There are bucket loads of mods designed to make Skyrim more like real life: if you really like gaming to be an uphill struggle on the side of a soon to erupt volcano, you can keep tabs on everything from your calorie count to your caffeine intake. However, whenever I’ve tried any of these mods (especially Imp’s More Complex Needs) I find that they completely take over your virtual life. Your quest as a character becomes lost in a sea of statistics that require constant micromanagement.
Realistic Needs and Diseases gets the balance bang on. It forces you to manage, as you would in real life, your sleeping pattern as well as your food and fluid intake, without being at all irritating. It also means that diseases, which can be caught from eating raw meat or drinking from a dirty lake, have some real impact: if left unchecked your symptoms will slowly start to get the better of you, adding an extra level of depth to the Skyrim experience.
You need to eat a few good meals a day, drink regularly and get a good night’s sleep, as any adventurer would. The mod introduces a camp that can be easily set up, complete with cooking pot to make your favourite meal, as well as a refillable water skin that you can replenish at inns or in bodies of water. Look no further if you’re looking to make survival a little more challenging without moving too far from Skyrim’s already solid core.
Skyrim is a harsh place. Icy winds whip at the cloaks of its inhabitants whilst snow and rain drench their already sodden clothes. At least, that’s the way it should be. In reality, your scantily clad wood elf can swim through freezing cold lakes, dodging patches of ice as she goes, and get out at the other sides with no ill effects.
Frostfall – Hypothermia, Camping, Survival changes that completely. Like the previous mod, it aims to make the game realistic (in fact, the two synergise with no fuss). What makes it brilliant is that it is consistently intuitive. It punishes you for going out in the cold wearing nothing but a loin cloth, but don a fur cloak and hood and you’ll be protected from the bitter chill. It allows you to set up campfires to warm your cockles and dry off the rain, and gives you two different types of tent to place around them: hide tent to keep our the cold, or a leather tent to keep off the rain.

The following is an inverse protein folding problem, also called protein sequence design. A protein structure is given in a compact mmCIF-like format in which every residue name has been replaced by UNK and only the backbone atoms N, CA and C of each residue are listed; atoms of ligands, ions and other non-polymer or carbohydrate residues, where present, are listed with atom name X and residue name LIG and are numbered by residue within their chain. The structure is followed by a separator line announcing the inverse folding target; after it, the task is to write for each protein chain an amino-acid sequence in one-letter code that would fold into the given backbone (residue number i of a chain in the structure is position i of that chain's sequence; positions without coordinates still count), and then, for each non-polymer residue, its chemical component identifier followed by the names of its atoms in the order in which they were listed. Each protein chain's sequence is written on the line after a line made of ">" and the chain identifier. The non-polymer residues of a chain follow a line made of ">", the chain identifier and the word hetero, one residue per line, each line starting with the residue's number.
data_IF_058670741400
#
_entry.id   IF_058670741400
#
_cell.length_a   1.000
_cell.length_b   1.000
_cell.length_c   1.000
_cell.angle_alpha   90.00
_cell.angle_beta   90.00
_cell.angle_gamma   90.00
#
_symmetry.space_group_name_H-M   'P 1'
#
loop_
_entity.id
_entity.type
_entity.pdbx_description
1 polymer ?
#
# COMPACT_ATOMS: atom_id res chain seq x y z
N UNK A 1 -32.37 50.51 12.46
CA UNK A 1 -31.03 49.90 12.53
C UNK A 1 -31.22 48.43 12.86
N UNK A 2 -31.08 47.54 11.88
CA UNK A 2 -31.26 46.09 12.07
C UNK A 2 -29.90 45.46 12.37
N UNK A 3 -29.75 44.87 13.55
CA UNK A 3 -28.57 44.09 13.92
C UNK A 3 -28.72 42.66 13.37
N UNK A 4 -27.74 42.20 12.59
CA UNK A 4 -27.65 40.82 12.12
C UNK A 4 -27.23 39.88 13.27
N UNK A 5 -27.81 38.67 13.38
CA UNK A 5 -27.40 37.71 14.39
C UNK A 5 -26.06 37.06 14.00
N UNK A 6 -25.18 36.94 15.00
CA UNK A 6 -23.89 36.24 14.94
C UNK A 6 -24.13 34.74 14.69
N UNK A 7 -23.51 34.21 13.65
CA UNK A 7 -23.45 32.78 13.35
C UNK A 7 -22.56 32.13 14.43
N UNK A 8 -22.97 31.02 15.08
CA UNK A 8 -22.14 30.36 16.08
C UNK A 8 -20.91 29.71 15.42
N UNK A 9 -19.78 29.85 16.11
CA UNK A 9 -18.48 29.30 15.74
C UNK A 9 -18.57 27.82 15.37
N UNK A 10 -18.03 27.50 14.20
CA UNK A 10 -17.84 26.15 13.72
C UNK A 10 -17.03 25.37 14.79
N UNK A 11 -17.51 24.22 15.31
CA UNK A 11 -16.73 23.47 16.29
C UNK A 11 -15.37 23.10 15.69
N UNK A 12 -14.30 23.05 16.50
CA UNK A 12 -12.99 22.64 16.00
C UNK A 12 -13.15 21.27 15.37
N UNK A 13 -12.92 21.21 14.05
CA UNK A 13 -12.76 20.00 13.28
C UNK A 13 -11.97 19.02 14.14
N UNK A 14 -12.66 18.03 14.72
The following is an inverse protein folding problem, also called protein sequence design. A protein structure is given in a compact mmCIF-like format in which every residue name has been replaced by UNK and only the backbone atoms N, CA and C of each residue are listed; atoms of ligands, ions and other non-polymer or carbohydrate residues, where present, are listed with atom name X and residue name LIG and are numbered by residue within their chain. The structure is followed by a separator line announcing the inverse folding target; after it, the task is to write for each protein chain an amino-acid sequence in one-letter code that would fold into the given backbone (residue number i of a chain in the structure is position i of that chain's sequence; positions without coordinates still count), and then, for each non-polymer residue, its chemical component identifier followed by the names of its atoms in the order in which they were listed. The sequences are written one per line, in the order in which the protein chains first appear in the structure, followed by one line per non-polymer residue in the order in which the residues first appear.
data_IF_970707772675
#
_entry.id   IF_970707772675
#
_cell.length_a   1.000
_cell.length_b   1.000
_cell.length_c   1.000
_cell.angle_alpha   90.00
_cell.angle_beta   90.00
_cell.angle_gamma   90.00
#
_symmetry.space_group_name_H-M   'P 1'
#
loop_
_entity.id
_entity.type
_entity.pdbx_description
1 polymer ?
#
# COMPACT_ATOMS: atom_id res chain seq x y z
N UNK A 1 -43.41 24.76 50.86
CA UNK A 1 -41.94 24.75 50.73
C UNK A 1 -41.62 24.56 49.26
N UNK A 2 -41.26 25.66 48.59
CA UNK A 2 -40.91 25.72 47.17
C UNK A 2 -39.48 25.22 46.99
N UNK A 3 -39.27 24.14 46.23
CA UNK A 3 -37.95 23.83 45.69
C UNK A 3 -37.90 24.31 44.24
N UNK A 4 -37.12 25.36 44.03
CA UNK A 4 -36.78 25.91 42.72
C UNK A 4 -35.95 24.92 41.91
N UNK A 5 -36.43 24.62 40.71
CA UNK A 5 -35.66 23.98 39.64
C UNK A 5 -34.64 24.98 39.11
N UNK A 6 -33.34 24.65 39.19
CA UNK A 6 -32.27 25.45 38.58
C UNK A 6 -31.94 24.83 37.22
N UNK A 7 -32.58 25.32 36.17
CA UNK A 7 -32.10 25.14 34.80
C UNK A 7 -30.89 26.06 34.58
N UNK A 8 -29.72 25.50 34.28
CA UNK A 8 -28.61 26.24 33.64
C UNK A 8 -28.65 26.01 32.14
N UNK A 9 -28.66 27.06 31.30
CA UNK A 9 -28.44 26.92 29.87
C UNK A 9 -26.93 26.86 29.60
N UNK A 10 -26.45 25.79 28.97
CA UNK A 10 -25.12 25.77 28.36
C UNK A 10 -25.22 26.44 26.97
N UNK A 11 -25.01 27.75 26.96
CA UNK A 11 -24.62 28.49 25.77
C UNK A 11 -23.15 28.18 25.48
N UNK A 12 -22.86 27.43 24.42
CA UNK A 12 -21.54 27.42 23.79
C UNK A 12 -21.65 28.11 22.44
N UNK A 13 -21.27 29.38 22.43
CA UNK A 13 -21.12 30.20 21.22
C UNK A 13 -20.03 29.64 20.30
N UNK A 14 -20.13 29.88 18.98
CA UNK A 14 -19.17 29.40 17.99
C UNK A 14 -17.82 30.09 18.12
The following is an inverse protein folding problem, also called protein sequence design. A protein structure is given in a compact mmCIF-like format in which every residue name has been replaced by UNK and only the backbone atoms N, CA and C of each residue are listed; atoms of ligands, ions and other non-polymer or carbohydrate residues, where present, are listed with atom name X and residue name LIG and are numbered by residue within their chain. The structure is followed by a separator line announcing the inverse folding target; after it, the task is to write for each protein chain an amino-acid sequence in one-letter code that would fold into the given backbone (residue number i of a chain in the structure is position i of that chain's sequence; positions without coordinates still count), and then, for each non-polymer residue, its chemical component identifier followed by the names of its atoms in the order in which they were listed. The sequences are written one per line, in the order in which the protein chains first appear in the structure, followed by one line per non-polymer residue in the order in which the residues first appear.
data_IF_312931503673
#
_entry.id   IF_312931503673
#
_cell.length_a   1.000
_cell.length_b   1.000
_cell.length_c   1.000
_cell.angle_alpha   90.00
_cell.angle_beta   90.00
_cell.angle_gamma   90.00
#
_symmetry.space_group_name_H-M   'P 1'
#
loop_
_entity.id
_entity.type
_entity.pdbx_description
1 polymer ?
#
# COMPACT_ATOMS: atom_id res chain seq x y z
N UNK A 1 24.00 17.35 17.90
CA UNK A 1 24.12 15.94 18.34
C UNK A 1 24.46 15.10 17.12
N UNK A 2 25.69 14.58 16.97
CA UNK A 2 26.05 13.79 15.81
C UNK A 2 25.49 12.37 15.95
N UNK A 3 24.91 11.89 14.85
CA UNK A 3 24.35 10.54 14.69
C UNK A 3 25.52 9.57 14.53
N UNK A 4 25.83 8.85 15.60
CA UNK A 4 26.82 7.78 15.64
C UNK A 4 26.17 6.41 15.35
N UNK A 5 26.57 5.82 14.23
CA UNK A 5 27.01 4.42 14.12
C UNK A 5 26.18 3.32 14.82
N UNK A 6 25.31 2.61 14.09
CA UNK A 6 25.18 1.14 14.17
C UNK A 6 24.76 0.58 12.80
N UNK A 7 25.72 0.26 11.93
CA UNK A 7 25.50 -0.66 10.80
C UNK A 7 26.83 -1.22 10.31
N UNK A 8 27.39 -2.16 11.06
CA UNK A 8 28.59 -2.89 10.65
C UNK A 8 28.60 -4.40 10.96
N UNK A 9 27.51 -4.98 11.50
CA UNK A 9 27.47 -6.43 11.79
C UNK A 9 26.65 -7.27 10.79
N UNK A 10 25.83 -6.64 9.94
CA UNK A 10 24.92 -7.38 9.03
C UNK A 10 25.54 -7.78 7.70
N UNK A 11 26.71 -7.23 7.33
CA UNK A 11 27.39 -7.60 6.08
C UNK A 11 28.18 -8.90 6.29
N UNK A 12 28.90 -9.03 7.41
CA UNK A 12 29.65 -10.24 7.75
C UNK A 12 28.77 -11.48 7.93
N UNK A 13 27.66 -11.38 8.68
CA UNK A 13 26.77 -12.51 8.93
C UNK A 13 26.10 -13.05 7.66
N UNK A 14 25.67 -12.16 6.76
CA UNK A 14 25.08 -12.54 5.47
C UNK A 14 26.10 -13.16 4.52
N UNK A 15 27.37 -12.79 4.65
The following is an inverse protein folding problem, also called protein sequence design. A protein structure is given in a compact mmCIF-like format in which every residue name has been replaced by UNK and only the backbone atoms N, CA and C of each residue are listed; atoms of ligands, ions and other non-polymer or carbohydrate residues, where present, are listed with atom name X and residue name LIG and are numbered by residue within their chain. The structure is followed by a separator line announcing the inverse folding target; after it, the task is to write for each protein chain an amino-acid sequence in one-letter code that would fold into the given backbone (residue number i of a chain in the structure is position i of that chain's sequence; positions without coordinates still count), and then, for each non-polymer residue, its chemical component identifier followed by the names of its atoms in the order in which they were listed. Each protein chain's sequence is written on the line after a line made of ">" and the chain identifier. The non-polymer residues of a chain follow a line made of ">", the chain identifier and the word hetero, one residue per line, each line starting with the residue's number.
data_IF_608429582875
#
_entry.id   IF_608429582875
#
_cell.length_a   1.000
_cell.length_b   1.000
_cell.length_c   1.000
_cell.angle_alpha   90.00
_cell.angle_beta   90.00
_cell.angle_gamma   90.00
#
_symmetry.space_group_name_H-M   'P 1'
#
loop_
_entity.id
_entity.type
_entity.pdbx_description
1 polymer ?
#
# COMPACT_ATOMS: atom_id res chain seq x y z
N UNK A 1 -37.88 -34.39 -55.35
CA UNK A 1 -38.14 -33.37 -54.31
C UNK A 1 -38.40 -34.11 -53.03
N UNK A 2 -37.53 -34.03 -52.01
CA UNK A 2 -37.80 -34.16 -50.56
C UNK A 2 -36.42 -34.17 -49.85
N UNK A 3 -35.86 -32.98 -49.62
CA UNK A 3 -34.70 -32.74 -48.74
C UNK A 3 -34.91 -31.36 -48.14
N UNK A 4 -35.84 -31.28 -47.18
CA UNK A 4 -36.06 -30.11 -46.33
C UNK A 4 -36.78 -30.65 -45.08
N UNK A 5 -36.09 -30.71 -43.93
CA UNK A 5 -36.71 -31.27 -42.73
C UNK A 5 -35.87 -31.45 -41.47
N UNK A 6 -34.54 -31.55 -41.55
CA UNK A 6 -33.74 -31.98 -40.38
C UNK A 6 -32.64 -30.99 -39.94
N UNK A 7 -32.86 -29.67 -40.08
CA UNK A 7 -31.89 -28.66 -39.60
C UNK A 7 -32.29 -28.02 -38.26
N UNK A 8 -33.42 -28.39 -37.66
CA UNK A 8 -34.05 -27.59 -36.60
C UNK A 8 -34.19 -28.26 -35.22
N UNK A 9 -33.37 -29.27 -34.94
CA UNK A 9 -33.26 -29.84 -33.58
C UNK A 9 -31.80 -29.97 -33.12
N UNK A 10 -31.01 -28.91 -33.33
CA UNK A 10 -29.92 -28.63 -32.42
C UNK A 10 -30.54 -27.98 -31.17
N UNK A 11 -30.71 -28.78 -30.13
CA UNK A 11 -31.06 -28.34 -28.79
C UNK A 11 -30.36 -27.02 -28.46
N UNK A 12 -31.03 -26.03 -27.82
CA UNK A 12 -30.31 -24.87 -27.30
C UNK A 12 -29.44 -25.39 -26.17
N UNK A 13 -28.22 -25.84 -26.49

It doesn’t become the focus of your game, rather sitting in the background reminding you to not do anything stupid. Don’t face the slopes of the North without the appropriate clothing. If you’re soaking wet and it’s getting late, get to a fire and dry yourself off. If you can see your nipples through your steel chest plate, don’t set off into a blizzard. Things like that.
Skyrim enjoys treating you like a small child. Once you’ve committed to a quest, it’s pretty much impossible to lose your way: markers show up on your mini map as well as, if you really don’t care for immersion, above the heads of relevant NPCs.
The sad thing is that Bethesda’s shoddy quest objectives make this kind of hand-holding essential. Turning them off (by deactivating the quest in your journal) will leave you clueless, trying to decipher a line or two of vague direction that serves as your character’s instructions. It simply won’t do.
This mod makes quest objectives more descriptive, meaning that they alone can serve as your guide. Now, à la Morrowind, your journal is the only direction you need. It makes you feel like a part of Skyrim’s world: you’re guided by nothing but a book and your keen senses. Wave goodbye to floating triangles, and say hello to a more organic role playing game.